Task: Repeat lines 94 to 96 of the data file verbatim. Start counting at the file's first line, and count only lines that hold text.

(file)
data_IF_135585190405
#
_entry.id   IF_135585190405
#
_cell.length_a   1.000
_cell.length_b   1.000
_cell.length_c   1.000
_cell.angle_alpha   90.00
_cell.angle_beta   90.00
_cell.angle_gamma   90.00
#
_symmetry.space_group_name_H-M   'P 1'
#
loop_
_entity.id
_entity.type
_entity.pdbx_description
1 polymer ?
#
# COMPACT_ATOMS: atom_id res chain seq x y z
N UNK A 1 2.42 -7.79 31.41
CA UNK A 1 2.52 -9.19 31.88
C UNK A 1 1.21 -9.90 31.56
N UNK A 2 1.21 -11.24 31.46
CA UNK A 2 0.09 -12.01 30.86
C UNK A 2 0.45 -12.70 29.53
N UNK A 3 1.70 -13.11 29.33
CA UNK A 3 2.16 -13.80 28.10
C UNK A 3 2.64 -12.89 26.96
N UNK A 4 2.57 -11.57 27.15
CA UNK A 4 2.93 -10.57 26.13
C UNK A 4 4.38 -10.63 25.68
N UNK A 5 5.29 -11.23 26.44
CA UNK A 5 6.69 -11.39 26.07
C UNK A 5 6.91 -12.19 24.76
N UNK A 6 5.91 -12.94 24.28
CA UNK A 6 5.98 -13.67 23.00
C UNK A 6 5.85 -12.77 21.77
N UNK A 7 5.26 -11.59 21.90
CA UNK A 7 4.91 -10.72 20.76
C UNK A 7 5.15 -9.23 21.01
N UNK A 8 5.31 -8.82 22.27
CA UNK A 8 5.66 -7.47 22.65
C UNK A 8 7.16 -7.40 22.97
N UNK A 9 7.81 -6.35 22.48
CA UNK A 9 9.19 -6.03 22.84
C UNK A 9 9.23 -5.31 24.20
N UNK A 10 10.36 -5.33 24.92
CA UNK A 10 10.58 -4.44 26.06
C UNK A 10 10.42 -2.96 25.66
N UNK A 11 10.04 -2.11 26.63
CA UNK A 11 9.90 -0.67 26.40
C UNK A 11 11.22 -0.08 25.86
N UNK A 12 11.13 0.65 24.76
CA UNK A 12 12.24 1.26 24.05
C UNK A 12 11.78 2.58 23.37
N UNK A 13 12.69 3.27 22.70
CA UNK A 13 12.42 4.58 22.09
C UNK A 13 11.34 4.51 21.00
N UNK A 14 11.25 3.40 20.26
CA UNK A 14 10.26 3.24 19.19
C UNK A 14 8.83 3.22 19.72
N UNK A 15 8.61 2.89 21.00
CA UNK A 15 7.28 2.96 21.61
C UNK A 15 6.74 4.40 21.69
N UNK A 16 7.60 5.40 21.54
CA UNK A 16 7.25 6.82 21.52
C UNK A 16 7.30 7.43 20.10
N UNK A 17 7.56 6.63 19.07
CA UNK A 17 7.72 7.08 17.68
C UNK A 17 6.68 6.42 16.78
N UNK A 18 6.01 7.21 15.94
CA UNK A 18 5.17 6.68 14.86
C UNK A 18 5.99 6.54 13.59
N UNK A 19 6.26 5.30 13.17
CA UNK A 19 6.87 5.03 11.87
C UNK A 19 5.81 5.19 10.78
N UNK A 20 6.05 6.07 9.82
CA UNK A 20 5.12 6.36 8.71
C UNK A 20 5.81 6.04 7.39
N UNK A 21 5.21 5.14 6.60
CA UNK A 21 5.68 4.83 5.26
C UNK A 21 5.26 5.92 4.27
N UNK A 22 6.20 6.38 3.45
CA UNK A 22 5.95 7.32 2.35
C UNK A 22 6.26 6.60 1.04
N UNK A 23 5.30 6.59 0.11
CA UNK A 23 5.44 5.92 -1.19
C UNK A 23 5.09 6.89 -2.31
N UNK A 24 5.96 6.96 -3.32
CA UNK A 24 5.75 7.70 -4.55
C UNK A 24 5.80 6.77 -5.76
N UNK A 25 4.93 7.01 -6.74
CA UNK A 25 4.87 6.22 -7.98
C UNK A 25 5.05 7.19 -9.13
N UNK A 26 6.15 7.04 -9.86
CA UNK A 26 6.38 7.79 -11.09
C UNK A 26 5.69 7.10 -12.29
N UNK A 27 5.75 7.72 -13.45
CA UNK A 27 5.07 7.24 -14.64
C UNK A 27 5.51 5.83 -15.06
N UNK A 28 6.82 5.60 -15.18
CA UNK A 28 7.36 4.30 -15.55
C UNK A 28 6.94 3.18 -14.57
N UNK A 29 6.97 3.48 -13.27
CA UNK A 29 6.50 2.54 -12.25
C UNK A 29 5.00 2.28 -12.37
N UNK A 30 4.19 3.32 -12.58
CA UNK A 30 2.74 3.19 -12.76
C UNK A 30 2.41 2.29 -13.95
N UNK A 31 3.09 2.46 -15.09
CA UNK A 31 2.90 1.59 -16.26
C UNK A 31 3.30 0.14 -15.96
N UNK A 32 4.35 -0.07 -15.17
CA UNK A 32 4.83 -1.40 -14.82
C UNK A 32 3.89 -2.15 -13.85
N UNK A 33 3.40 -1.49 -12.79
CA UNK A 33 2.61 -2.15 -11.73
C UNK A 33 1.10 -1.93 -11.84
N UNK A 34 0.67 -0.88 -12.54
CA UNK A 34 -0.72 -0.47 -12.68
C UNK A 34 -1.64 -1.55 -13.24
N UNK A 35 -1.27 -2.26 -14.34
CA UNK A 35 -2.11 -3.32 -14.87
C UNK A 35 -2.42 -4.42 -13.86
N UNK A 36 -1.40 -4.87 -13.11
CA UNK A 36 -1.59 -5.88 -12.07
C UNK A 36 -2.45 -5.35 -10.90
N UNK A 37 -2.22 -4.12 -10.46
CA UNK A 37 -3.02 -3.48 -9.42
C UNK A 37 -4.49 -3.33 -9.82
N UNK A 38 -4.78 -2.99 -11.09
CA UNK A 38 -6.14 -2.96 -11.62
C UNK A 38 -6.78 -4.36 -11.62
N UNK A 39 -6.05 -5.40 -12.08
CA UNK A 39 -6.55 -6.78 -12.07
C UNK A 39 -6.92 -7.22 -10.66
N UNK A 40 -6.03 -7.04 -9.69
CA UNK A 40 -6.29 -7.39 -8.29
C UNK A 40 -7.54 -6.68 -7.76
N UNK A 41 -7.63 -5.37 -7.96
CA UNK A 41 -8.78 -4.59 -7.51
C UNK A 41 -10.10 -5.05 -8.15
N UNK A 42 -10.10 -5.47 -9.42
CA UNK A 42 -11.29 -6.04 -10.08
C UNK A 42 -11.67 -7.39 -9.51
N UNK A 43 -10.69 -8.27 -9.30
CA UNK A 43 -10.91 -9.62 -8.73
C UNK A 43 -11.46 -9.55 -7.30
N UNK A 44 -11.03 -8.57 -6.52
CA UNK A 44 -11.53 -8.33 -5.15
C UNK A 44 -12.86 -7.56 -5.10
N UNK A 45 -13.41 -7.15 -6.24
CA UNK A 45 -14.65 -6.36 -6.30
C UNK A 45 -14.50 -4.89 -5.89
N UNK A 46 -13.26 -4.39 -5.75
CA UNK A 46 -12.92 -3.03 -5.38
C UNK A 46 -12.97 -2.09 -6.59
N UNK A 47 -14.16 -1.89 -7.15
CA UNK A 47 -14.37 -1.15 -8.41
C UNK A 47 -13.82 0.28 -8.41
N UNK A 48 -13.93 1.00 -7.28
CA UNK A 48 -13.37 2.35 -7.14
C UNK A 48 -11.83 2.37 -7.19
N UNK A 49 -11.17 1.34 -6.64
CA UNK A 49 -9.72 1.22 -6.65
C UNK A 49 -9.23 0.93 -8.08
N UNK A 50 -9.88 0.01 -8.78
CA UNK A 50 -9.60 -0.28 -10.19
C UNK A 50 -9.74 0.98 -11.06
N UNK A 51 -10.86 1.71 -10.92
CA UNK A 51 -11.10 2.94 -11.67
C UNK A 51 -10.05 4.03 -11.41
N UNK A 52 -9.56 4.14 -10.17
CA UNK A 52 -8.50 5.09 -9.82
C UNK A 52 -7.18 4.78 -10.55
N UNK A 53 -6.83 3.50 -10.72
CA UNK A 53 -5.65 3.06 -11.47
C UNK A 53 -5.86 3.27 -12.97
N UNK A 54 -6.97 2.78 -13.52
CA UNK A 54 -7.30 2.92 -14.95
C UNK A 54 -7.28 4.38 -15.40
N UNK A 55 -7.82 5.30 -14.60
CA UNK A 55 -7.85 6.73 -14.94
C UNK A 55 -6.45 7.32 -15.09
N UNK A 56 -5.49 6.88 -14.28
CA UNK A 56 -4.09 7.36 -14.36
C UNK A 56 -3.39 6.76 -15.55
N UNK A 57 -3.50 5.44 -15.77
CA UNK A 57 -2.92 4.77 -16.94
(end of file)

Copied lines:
CA UNK A 25 4.87 6.22 -7.98
C UNK A 25 5.05 7.19 -9.13
N UNK A 26 6.15 7.04 -9.86